A 56-year-old man has been arrested in Florida in connection with a mail-bombing campaign aimed at critics of President Trump.
US officials named the man as Cesar Sayoc, saying that more arrests could follow.
Twelve packages have been sent to figures such as former president Barack Obama and actor Robert de Niro in recent days.
The latest two were found in Florida and New York City on Friday.
The incidents come less than two weeks before the US mid-term elections, with politics highly polarised.
The FBI has reportedly been searching a mail facility in Florida for clues about the packages.
Media reports say Mr Sayoc was arrested at an auto parts shop in the city of Plantation, Florida.
US officials say he is the principal suspect, and that DNA evidence was used to track him down.
He reportedly has ties to New York and a criminal history.
Mr Trump has commented several times on the incidents, but in his latest tweet he suggested the incidents, which he described as “‘Bomb’ stuff”, were slowing Republican “momentum” in early voting.
The BBC’s Nick Bryant in Washington says he appears to be suggesting that the bombing campaign is a hoax.
But former intelligence chief James Clapper, one of the recipients of Friday’s packages, told CNN: “This is definitely domestic terrorism, no question in my mind.”
He said that anyone who had been a critic of President Trump needed to be on the alert and take extra precautions.
How did the bomb threat unfold?
The series of bomb alerts began on Monday, when a suspected device was found in the post box of billionaire businessman George Soros, a major Democratic Party donor.
The latest came on Friday, when a package addressed to top Democratic Senator Cory Booker was found in Florida and a second to former intelligence chief James Clapper was discovered in New York City.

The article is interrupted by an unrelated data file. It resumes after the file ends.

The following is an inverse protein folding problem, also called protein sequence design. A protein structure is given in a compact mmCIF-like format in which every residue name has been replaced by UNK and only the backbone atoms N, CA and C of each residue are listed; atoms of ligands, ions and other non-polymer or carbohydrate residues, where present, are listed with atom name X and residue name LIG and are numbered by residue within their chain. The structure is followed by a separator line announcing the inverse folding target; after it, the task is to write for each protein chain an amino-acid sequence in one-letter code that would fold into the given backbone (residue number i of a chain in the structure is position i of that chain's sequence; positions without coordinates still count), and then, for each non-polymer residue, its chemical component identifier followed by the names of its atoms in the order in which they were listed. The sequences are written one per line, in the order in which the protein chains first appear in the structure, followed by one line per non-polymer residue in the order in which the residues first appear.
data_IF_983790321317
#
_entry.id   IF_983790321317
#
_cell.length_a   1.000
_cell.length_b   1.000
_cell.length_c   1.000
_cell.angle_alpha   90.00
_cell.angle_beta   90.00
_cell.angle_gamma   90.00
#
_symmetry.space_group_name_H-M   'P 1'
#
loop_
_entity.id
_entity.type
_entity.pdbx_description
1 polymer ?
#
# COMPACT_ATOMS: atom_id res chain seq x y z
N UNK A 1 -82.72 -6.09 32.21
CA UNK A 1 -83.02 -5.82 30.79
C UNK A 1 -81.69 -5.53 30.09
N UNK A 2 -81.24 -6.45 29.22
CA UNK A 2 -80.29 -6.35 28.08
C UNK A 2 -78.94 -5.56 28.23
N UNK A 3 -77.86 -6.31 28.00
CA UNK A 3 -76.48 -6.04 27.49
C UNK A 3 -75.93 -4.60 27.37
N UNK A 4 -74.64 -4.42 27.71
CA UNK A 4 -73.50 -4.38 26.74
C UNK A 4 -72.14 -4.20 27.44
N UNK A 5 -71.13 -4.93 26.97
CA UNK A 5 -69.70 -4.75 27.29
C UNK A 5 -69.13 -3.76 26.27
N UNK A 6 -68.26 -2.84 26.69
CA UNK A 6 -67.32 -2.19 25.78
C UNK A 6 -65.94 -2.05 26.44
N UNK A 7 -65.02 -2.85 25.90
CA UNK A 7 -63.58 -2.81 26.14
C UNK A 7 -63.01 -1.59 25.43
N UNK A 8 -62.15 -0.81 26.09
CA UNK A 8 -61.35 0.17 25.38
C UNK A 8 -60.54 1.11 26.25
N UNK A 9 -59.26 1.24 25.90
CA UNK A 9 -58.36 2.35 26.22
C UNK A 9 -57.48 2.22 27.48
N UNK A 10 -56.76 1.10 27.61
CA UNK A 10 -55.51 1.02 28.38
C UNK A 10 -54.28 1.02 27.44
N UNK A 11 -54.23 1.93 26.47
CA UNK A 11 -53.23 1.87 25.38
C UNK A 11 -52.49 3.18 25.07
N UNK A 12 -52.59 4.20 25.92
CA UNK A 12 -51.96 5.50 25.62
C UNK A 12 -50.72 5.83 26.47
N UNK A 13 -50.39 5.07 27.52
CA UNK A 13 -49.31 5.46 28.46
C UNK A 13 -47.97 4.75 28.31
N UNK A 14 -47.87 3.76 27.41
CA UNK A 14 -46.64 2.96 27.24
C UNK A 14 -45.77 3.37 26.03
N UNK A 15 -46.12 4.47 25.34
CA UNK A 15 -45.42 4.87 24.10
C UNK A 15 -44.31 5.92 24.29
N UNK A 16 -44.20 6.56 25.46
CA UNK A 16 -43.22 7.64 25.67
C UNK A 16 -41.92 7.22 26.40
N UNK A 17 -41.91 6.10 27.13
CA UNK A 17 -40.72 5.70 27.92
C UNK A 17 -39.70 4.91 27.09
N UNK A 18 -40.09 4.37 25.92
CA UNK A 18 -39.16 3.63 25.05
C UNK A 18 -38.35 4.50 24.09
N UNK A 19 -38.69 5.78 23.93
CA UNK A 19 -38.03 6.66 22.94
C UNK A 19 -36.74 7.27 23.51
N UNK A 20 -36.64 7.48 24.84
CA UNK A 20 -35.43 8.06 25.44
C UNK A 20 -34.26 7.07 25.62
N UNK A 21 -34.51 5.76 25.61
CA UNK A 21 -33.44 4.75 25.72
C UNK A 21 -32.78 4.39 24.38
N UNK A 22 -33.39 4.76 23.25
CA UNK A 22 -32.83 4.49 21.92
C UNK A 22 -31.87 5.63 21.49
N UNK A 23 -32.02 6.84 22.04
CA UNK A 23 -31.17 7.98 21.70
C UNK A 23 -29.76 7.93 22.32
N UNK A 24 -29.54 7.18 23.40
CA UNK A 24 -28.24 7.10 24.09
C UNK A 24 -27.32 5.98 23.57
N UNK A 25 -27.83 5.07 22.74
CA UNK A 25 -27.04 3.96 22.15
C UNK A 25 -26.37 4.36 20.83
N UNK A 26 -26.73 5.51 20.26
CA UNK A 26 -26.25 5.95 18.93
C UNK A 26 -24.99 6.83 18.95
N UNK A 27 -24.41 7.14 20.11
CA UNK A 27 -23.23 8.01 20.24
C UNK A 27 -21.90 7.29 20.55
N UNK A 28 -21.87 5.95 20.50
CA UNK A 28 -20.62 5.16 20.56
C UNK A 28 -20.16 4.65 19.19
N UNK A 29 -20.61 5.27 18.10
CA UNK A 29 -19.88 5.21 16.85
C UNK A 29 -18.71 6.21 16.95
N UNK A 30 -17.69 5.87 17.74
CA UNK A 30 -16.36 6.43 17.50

Before that, a total of 10 devices were sent to the following eight individuals, according to the FBI.
- Mr Soros
- Former Secretary of State Hillary Clinton
- Former President Barack Obama
- Former Vice-President Joe Biden (two devices)
- Former CIA Director John Brennan, care of CNN
- Former Attorney General Eric Holder
- California Democratic Congresswoman Maxine Waters (two devices)
- Mr De Niro
None of the devices went off.
Why is this so political?
Mr Trump’s initial response to the unfolding news of the suspect packages was to call for more civility in public life, and urge politicians to stop treating their opponents as “morally defective”.
His critics called his remarks hypocritical, and former CIA Director John Brennan tweeted to him on Thursday: “Stop blaming others. Look in the mirror. Your inflammatory rhetoric, insults, lies, & encouragement of physical violence are disgraceful.”
Mr Trump on Friday threw back the accusations in a tweet, complaining that his opponents criticised him “at will” and yet cried foul when he attacked them back.
Conservatives say Democrats are to blame for the state of political discourse in the US.
They say Democrats, including those who were targeted in the bomb scare, have encouraged “angry mob” behaviour.
What was inside the packages?
FBI Assistant Director William Sweeney said thorough examinations of all the packages were under way at the FBI laboratory in Quantico, Virginia, near Washington DC.
Several of the packages appear to have contained pipe bombs, according to the FBI.
CNN quotes investigators as saying they were functional but unstable, meaning they could be set off merely by handling. They have timers easily bought at retail outlets.
But experts speaking to several US media outlets have cast doubt on their effectiveness after seeing X-ray images.
New York Police Commissioner James O’Neill could not confirm whether all the devices were intended to explode, but he said officials “are treating them as suspected explosive devices”.